Democracy Spring Heralds the end of Money in Politics

Last month, I was arrested at the US Capitol, along with more than 1300 other Americans in the largest civil disobedience action of the century.

The nonviolent protest, dubbed Democracy Spring, aimed to confront obstacles to democracy in the United States, including voter suppression and the outsized influence of big money in our political system.

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The week of action kicked off with a march from Philadelphia's Liberty Bell to the Freedom Bell in Washington D.C. There, marchers were joined by thousands of Americans from every state in the union. We converged on the US Capitol, where we followed the example of leaders from the voting rights to civil rights movements, sitting in en-masse. Our demand: that Congress take immediate action to end the corruption of big money in politics and ensure free and fair elections in which all people in this country have an equal voice.

Hundreds were arrested on the first day, and as the protests continued through the week as hundreds more people flocked to Washington, D.C. to be part of the actions. Our tactics varied. Many of us joined the mass sit-ins, while others locked themselves to the scaffolding in the Rotunda of the Capitol Building, chanting "Money ain't speech, corporations aren't people."

Over the course of 7 days, over 1300 people were arrested, making the protests not only the largest nonviolent civil disobedience action of the century, but the largest ever mass-arrest at the US Capitol complex. The protests were organized by a coalition of over 120 organizations, and were endorsed or attended by high-profile activists like Rosario Dawson, Mark Ruffalo, Ben and Jerry, and intellectuals like Lawrence Lessig and Noam Chomsky.

The issue of money in politics is one that resonates deeply with Americans across the political spectrum. Poll after poll shows that the vast majority of Americans (well over 80%) want fundamental change in the way the US funds elections.

Americans recognize that our voices are being drowned out by big money, leaving us politically powerless in our own democracy. When donors pour money into politics, they do it for a reason. We see the results of this donor influence nationally, from Big Oil-funded politicians refusing to acknowledge the science of climate change, to Wall Street-funded politicians disavowing financial regulation. Because of corruption and our unfair electoral system, state and local representatives are accountable to their big money donors, rather than their constituents--us. Through systemic disinvestment of power, the costs of corruption are offloaded onto the 99 percent-- and in particular, the working class and communities of color, who face largely inadequate, underfunded, and inhumane public services.

We risked arrest to demand that Congress listen to the People and take immediate action to create a democracy that works for all of us. Such a democracy would provide millions of disempowered voters with opportunities for meaningful participation in our political system. This, in turn, would enliven social movements and give our society more space to create progressive and meaningful change.

The effects of this historic protest are already being felt. In the days since the sit-in, over 100 members of Congress have joined the call for hearings to be held on Democracy Spring's demands: legislation that would immediately protect voting rights and bring about real campaign finance reform.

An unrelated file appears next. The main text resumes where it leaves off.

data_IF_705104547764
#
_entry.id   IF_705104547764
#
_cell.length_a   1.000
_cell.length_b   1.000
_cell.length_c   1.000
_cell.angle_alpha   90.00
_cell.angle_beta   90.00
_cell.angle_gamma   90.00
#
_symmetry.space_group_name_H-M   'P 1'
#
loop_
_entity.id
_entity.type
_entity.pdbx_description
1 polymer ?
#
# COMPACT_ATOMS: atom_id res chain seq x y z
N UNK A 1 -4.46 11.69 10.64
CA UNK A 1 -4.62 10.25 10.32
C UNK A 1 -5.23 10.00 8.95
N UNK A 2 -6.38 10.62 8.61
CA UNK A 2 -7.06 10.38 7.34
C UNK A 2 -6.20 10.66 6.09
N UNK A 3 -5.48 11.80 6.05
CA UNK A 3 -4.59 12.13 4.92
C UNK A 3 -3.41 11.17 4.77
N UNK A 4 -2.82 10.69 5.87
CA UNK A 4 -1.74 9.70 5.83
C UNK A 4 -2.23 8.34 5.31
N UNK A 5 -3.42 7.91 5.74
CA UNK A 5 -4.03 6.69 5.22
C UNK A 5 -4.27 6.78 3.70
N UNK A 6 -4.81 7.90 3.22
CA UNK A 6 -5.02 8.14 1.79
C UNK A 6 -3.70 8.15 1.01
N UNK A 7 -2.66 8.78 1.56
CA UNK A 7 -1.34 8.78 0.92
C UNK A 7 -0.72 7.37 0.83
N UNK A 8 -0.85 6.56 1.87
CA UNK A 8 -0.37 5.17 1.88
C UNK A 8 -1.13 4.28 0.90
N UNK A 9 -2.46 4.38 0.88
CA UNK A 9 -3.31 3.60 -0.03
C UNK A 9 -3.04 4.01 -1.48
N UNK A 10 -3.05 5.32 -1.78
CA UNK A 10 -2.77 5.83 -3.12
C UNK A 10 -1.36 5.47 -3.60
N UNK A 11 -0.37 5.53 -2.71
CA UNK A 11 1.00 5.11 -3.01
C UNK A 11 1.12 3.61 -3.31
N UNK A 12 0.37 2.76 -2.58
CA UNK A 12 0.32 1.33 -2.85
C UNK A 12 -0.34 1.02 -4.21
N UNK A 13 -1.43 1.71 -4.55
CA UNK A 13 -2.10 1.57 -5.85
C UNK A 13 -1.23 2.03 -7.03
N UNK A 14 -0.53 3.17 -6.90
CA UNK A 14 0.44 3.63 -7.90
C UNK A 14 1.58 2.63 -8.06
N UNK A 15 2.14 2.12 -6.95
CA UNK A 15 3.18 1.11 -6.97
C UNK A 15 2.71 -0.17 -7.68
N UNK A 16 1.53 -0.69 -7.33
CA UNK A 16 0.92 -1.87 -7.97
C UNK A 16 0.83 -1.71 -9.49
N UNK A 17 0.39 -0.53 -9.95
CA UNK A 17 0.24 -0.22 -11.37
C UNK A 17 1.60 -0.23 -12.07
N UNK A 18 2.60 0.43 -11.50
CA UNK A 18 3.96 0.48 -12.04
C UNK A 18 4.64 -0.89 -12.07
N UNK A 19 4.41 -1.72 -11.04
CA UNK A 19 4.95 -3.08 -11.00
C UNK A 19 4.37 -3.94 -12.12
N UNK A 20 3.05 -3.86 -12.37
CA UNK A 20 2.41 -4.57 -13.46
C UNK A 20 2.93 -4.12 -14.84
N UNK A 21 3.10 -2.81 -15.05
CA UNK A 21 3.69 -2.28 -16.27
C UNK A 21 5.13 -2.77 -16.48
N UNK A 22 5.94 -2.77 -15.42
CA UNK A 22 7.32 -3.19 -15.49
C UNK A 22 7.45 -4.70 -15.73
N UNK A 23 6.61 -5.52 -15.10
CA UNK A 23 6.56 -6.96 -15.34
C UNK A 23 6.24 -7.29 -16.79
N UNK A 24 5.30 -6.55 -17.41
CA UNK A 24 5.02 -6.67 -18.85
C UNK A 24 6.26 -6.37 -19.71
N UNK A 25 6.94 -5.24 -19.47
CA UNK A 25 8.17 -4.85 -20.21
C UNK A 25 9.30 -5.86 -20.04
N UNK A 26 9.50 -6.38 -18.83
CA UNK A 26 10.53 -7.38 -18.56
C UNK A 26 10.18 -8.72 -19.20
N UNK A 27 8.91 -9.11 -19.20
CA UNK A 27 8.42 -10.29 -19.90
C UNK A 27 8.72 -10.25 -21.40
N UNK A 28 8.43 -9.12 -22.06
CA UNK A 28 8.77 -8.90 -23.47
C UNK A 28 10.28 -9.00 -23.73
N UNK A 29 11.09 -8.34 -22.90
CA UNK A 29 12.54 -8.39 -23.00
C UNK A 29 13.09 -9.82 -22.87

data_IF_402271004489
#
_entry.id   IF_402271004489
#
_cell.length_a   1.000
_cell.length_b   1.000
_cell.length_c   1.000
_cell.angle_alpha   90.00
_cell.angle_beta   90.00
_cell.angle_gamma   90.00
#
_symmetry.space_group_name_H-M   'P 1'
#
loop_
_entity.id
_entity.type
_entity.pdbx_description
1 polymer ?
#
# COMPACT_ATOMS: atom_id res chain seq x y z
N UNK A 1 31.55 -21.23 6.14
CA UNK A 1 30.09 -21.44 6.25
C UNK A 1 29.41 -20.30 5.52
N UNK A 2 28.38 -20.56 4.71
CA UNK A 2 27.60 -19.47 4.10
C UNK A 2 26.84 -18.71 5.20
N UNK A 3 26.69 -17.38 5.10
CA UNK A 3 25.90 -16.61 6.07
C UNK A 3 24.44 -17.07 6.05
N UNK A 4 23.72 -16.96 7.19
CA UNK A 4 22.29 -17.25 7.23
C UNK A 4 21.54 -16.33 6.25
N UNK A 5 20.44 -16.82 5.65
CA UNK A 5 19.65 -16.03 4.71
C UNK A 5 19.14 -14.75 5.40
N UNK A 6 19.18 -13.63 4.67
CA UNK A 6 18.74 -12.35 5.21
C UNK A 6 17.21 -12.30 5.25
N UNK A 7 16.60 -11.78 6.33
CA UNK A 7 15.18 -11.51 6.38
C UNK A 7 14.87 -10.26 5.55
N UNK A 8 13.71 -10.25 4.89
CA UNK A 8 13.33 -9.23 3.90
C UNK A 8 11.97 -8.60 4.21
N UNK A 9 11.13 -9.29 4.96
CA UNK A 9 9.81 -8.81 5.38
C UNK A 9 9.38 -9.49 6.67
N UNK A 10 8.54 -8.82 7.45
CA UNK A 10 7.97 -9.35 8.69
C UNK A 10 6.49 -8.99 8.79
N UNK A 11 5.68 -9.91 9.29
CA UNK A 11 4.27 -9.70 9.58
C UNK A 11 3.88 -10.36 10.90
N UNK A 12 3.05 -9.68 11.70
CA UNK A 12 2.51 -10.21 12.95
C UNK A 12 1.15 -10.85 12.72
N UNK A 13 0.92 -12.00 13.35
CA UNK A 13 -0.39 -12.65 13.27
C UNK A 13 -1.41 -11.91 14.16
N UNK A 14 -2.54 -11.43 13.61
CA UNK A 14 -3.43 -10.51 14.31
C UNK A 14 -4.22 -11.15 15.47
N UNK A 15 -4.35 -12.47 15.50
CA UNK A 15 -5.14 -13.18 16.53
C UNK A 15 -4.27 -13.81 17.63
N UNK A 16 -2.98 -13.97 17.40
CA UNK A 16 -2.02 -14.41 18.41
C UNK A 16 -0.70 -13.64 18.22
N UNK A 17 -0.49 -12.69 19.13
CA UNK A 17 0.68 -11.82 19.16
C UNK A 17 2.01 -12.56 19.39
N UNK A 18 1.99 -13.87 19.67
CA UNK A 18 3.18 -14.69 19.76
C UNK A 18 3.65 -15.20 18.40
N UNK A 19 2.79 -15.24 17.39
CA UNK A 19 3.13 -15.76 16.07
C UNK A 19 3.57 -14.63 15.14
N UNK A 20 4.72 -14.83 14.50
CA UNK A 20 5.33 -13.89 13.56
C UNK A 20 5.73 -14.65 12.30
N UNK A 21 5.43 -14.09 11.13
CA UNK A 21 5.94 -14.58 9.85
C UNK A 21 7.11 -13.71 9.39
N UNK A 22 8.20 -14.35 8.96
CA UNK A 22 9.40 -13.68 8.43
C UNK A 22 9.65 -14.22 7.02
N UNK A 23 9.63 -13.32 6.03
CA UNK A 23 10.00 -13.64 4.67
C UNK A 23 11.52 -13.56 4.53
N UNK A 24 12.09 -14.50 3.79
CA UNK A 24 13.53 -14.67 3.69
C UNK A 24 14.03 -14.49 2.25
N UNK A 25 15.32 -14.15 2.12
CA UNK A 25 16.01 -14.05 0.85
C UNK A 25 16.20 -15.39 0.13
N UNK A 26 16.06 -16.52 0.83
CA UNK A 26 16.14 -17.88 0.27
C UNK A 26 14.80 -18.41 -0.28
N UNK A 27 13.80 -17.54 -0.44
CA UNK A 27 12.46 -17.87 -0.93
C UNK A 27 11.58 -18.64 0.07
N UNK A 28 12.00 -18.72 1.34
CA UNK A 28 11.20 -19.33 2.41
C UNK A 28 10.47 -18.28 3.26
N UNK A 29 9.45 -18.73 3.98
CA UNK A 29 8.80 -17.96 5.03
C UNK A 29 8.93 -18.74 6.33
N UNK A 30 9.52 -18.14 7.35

These Congress members are calling for support for existing bills which would create a public financing system for congressional elections, overturn Citizens United and other court decisions around campaign finance, and expand voting rights and empower marginalized voters, particularly low income Americans and voters of color.

Such reforms could be implemented immediately and provide an important pathway to free and fair elections in the coming months, but the goal of Democracy Spring goes beyond short-term legislation. We are building a sustained movement that will challenge corporate influence over the decisions that govern our lives, and end the legalized corruption of big money in politics. The American public stands squarely behind these ideals, and in the coming years, a path to victory around money in politics is within reach.

Democracy Spring participants are now calling on elected officials to sign the Equal Voice for All Declaration, which states: "Our government should be free from the corrupting influence of big money in politics and solely dependent upon the People. I declare my support for pro-democracy, anti-corruption reforms, including voting rights protections, citizen-funded elections, and a constitutional amendment to overturn Citizens United."

With overwhelming nationwide support, this growing movement offers candidates and elected officials a clear choice: either side with the people and fight for meaningful pro-democracy reforms that would give us a "one person, one vote" democracy--or stand with a corrupt political establishment that is dominated by big money and voter suppression.

Demonstrators made history at the Capitol, but have their eyes on a bigger prize. We intend to make the 2016 election a referendum on whether we have a democracy that serves the people, or a plutocracy that panders to corporate and big money interests. The outpouring of political endorsements and grassroots participation for this cause foreshadows that in the coming months, there will be a growing political cost for those who fail to listen to the overwhelming demand for fair and functional democracy.